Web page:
Cruz Confirms Kasich Alliance to Deny Trump 1,237 Delegates

Ted Cruz, John Kasich, Donald Trump AP Photos

The day after news broke that the presidential campaigns of Texas Sen. Ted Cruz and Ohio Gov. John Kasich agreed to split their efforts between Indiana on the one hand and Oregon and New Mexico on the other, Cruz confirmed that the two campaigns indeed “had conversations” and agreed to the strategy to divide and prevent GOP frontrunner Donald Trump from securing the nomination before the Republican National Convention.

Cruz revealed from a Monday morning press conference in Borden, Indiana:

We had conversations and both campaigns agreed to focus our energies. We’re focusing our energy on the state of Indiana and Gov. Kasich is focusing his energies elsewhere.

I think that is a decision, an allocation of resources that makes a lot of sense and it is devoted to the principle of beating Hillary Clinton in November and turning this country around.

Separate statements from the Kasich and Cruz campaigns were released on Sunday night letting Americans know that Sen. Cruz would focus on campaigning in the May 3 primary state of Indiana, and Gov. Kasich would focus on campaigning in Oregon and New Mexico. Both candidates seek to deny Trump the 1,237 delegates needed to secure the Republican nomination on a first ballot at the convention.

One reporter at the Monday Cruz press conference commented that some are seeing the move as a sign of desperation from both the Cruz and Kasich campaigns, “And you can imagine Donald Trump is going to use that today as he talks about what’s being done.”

Cruz responded:

Listen, I don’t doubt that Donald Trump is going to scream and yell and curse and insult and probably cry and whine some as well, that has been Donald’s pattern. Now I recognize everyone got all excited because last week Donald won his home state.

Trump responded on Sunday night with both Tweets and a full statement, calling the move an act of collusion and “desperation.”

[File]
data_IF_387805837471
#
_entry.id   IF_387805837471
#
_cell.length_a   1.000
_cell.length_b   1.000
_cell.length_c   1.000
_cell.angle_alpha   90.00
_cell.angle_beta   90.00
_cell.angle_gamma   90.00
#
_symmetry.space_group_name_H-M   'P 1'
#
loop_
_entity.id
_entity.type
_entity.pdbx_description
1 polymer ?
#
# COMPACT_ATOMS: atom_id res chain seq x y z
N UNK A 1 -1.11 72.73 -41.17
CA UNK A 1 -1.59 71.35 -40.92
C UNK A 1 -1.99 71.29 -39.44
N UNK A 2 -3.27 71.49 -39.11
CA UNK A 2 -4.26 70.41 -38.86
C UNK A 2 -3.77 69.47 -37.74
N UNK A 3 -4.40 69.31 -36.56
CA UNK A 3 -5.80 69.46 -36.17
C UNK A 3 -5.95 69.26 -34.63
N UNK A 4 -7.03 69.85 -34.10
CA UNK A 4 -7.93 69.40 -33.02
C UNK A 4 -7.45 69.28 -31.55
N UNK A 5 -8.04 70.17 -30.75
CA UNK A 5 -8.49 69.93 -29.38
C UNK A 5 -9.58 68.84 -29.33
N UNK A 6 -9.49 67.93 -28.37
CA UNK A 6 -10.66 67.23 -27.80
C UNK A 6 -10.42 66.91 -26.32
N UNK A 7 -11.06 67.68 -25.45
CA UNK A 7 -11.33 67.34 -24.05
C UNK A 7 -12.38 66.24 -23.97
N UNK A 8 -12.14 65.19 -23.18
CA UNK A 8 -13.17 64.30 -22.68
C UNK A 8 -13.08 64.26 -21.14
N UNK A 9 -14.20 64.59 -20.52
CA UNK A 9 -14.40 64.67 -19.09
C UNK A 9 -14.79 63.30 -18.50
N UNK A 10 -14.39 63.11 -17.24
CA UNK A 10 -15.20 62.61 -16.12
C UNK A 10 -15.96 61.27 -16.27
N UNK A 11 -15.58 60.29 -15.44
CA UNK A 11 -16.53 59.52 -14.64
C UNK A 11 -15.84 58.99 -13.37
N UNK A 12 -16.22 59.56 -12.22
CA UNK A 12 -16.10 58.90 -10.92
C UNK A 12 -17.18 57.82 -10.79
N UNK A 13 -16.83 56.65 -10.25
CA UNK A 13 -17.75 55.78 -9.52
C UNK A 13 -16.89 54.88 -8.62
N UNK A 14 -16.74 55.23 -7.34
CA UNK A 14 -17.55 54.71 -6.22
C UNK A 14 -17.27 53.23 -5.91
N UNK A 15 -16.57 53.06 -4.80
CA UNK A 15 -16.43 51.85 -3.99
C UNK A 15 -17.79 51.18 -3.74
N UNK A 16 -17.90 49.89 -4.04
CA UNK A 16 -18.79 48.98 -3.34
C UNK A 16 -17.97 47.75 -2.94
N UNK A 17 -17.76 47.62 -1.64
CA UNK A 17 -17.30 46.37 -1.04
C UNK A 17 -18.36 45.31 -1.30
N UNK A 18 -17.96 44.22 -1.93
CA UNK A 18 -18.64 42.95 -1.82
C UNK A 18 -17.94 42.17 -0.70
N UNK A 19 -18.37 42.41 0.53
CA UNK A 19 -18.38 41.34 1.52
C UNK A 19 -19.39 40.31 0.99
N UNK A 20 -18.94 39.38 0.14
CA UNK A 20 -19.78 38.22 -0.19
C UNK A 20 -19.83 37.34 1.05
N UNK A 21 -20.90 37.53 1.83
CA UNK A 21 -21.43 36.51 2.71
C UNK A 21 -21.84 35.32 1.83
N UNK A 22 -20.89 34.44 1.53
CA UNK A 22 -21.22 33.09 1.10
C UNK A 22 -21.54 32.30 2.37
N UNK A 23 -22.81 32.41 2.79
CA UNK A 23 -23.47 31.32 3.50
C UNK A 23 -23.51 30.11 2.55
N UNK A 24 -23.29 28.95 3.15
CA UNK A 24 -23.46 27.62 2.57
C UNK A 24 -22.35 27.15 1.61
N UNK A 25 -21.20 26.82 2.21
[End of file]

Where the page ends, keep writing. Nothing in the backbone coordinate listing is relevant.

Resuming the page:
Cruz cited his “landslide” wins in Utah, Colorado, North Dakota, Wisconsin, and Wyoming, where he said he won 1.3 million votes.

I won more votes in the state of Wisconsin, than Donald Trump did in New York.

So yes, I agree, there is desperation on the Trump side and the reason Donald Trump is desperate is because it is now abundantly clear, nobody’s getting to 1,237.

Asked if the Cruz-Kasich agreement is a “Hail Mary,” Cruz repeated this and continued:

It is abundantly clear that nobody is getting to 1,237.

We are headed to a contested convention. and at a contested convention, Donald Trump is in real trouble. Why? Because he cannot earn the support of a majority of the delegates elected by the people. Donald has had consistently a hard ceiling of about 40 percent that he can’t break. Donald has been a minority candidate, a fringe candidate. Now he benefitted early in the race by having a multitude of opponents where the opposition to Donald was diffuse, but what we have seen happening over the last month is the Republican Party uniting behind our campaign. Indeed of the 17 candidates who started this race, five have now endorsed our campaign: Rick Perry, Lindsey Graham, Jeb Bush, Scott Walker and Carly Fiorina. We are seeing the full spectrum of the Republican Party uniting.

Cruz then spoke of the “Hoosier State. There is a common sense sensibility about this great state. You’ve had leaders like Gov. Mitch Daniels, like Gov. Mike Pence who roll up their sleeves and solve problems, who understand that when you cut taxes and lift regulations the result is small businesses grow and jobs expand. We need a President in the spirit of Mitch Daniels and Mike Pence.”

Indiana Gov. Mike Pence has yet to endorse in the race. Pence met with both Cruz and Trump last week. He was scheduled to meet with Kasich as well, but that was reported before news broke of the Cruz-Kasich agreement.

Monday morning Trump Tweeted accusing Cruz and Kasich of collusion:

One of the final questions of Cruz to fly out of the press pool, “To voters who have watched you run as an outsider all these months who now see you making this deal with John Kasich, how do you justify that as not collusion?”

Cruz responded:

Listen, I have been from day one an outsider and the easiest, the proof is in the pudding…the voters can ask who has stood up and led the fight against the Washington cartel from day one. And I am the only one in this race that has taken on, not just Democrats, but leaders in my own party over and over and over again. When I ran for Senate I promised the people of Texas I would lead the fight against Obamacare. That’s what I did in the Senate, much to the annoyance of the Washington cartel and as President I’ll repeal every word of Obamacare. When I ran for Senate in Texas I promised the voters, I would lead the fight against amnesty. That’s what I did in the Senate, leading the fight against the Gang of 8 amnesty bill at the same time that Donald Trump was funding the Gang of 8, giving over $50,000 to the proponents of amnesty, I was leading the fight and we defeated amnesty in Congress. As President I will stop amnesty, we’ll secure the borders, we’ll end sanctuary cities and we will end welfare benefits for those here illegally.

Cruz accused the Trump campaign of being scared of Indiana and saying he would much rather stay in northeastern states.

Follow Michelle Moons on Twitter @MichelleDiana 


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